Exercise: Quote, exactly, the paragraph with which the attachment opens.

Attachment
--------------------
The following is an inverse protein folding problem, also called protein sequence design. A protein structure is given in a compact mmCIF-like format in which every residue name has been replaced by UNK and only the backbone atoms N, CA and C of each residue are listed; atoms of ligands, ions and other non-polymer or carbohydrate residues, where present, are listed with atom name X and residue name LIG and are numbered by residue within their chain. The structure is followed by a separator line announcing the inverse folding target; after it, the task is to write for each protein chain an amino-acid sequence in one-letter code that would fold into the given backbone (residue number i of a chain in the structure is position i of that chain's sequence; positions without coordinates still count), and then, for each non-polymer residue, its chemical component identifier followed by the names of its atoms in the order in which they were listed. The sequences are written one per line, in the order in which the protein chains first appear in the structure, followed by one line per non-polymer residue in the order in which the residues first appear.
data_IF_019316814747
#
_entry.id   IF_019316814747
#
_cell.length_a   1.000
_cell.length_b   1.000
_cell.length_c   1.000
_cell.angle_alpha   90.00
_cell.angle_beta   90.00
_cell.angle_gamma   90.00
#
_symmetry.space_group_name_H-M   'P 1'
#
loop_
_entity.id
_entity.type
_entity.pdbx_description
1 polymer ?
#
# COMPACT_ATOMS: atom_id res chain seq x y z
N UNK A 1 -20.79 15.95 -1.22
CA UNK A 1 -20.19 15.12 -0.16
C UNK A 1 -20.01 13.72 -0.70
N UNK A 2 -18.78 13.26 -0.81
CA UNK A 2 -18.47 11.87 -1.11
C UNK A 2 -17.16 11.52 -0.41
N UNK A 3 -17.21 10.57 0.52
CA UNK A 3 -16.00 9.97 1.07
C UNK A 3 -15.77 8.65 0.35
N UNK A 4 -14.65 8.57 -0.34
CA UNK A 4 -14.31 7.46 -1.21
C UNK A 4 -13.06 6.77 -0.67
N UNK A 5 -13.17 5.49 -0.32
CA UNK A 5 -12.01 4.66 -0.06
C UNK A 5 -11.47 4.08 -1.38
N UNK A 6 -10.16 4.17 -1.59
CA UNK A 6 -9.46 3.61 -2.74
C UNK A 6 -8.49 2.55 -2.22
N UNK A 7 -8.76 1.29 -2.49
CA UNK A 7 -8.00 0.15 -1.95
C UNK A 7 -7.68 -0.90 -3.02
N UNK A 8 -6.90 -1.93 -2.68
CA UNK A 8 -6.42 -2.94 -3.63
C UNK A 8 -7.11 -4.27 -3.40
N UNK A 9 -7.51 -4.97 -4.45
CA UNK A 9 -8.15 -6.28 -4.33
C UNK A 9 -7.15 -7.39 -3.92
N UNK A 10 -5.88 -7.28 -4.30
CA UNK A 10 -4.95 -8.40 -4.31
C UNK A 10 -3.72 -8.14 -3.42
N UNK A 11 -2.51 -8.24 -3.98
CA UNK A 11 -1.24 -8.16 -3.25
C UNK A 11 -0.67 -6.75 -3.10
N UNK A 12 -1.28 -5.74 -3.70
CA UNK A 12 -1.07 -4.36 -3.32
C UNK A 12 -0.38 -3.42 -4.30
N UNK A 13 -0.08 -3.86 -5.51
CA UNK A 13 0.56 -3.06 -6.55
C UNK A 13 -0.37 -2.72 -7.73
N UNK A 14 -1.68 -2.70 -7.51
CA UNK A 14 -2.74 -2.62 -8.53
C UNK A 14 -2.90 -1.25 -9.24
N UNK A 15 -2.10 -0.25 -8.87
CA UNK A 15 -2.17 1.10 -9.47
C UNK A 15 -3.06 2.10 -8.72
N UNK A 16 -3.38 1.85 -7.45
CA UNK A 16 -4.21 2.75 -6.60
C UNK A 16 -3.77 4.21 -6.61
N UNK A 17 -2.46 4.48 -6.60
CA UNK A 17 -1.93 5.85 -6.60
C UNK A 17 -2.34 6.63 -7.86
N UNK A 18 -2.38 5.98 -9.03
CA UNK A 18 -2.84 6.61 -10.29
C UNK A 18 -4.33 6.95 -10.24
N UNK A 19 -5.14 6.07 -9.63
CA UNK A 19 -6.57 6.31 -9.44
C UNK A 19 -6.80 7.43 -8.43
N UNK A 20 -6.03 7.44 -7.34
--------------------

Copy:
The following is an inverse protein folding problem, also called protein sequence design. A protein structure is given in a compact mmCIF-like format in which every residue name has been replaced by UNK and only the backbone atoms N, CA and C of each residue are listed; atoms of ligands, ions and other non-polymer or carbohydrate residues, where present, are listed with atom name X and residue name LIG and are numbered by residue within their chain. The structure is followed by a separator line announcing the inverse folding target; after it, the task is to write for each protein chain an amino-acid sequence in one-letter code that would fold into the given backbone (residue number i of a chain in the structure is position i of that chain's sequence; positions without coordinates still count), and then, for each non-polymer residue, its chemical component identifier followed by the names of its atoms in the order in which they were listed. The sequences are written one per line, in the order in which the protein chains first appear in the structure, followed by one line per non-polymer residue in the order in which the residues first appear.